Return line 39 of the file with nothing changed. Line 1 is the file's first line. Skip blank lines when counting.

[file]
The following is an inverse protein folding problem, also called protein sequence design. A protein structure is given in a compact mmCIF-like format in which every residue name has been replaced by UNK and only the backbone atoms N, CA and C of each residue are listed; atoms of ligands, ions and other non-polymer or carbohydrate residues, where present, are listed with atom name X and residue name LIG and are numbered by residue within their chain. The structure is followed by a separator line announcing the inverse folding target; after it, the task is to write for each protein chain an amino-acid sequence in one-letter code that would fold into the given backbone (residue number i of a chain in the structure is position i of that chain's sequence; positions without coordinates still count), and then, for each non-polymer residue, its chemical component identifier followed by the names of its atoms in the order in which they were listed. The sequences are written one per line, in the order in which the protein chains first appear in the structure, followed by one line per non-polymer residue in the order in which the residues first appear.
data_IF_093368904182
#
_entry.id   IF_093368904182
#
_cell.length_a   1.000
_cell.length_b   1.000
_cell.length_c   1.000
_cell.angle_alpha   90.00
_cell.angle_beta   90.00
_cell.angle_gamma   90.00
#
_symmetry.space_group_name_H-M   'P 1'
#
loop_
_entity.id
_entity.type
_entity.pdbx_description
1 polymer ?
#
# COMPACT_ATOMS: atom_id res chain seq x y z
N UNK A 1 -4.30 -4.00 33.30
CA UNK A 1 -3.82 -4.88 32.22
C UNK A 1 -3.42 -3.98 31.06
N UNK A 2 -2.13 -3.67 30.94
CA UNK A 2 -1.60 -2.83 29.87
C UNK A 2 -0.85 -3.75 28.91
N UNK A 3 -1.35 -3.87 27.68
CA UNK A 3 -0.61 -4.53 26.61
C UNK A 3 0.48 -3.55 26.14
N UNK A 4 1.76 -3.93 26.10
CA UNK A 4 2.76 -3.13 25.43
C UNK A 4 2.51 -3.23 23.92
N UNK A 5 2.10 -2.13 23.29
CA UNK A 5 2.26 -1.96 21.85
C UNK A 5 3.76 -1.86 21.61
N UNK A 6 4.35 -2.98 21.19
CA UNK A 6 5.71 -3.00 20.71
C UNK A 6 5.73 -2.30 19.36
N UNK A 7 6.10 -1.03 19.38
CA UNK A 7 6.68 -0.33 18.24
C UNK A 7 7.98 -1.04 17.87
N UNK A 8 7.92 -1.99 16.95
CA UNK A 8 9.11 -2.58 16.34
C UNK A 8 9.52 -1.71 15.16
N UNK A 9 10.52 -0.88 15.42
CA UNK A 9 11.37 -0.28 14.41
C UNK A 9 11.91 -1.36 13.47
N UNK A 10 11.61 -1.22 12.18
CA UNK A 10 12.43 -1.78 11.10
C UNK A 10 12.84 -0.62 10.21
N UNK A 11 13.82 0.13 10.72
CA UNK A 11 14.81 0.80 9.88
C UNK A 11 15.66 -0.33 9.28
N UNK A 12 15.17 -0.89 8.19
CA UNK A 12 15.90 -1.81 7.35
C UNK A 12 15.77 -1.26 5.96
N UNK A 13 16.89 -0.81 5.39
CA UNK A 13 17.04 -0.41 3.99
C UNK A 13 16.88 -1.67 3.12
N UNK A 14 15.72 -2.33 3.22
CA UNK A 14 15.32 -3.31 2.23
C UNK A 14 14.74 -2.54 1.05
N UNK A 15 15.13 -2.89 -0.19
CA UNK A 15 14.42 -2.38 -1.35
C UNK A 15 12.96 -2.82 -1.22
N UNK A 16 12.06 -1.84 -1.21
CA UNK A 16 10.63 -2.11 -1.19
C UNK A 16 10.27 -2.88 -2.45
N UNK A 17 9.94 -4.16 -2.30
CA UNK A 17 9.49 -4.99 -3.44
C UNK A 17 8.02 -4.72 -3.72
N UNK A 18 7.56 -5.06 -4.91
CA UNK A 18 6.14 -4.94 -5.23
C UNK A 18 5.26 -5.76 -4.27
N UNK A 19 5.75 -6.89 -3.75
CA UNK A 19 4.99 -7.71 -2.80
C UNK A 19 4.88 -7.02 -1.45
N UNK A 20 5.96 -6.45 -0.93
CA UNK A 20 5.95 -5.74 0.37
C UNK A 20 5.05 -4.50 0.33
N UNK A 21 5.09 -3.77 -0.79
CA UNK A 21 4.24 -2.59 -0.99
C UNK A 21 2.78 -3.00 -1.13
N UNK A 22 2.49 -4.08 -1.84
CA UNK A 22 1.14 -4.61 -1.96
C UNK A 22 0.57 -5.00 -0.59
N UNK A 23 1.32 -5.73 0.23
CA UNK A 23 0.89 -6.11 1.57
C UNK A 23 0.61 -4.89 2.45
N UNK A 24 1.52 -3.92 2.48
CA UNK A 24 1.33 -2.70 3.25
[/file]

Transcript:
C UNK A 6 5.73 -2.30 19.36